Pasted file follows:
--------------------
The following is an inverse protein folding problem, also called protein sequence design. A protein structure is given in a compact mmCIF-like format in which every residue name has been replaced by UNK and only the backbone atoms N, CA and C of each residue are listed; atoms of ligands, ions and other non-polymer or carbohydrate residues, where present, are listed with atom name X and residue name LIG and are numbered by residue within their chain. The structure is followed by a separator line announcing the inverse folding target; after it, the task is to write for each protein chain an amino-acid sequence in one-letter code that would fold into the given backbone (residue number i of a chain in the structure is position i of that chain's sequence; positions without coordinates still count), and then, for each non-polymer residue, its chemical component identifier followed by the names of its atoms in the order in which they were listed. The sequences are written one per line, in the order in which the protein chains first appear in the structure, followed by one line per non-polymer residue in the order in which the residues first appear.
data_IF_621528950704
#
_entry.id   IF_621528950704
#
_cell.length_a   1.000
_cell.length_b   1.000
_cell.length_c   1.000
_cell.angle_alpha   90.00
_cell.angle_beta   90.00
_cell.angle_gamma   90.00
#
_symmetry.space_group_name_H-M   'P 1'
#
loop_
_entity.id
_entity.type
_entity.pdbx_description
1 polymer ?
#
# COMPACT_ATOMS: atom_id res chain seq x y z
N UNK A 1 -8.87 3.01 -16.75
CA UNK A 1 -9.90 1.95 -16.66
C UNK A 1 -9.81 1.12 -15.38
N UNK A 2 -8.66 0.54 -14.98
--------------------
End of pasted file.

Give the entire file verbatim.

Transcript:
The following is an inverse protein folding problem, also called protein sequence design. A protein structure is given in a compact mmCIF-like format in which every residue name has been replaced by UNK and only the backbone atoms N, CA and C of each residue are listed; atoms of ligands, ions and other non-polymer or carbohydrate residues, where present, are listed with atom name X and residue name LIG and are numbered by residue within their chain. The structure is followed by a separator line announcing the inverse folding target; after it, the task is to write for each protein chain an amino-acid sequence in one-letter code that would fold into the given backbone (residue number i of a chain in the structure is position i of that chain's sequence; positions without coordinates still count), and then, for each non-polymer residue, its chemical component identifier followed by the names of its atoms in the order in which they were listed. The sequences are written one per line, in the order in which the protein chains first appear in the structure, followed by one line per non-polymer residue in the order in which the residues first appear.
data_IF_621528950704
#
_entry.id   IF_621528950704
#
_cell.length_a   1.000
_cell.length_b   1.000
_cell.length_c   1.000
_cell.angle_alpha   90.00
_cell.angle_beta   90.00
_cell.angle_gamma   90.00
#
_symmetry.space_group_name_H-M   'P 1'
#
loop_
_entity.id
_entity.type
_entity.pdbx_description
1 polymer ?
#
# COMPACT_ATOMS: atom_id res chain seq x y z
N UNK A 1 -8.87 3.01 -16.75
CA UNK A 1 -9.90 1.95 -16.66
C UNK A 1 -9.81 1.12 -15.38
N UNK A 2 -8.66 0.54 -14.98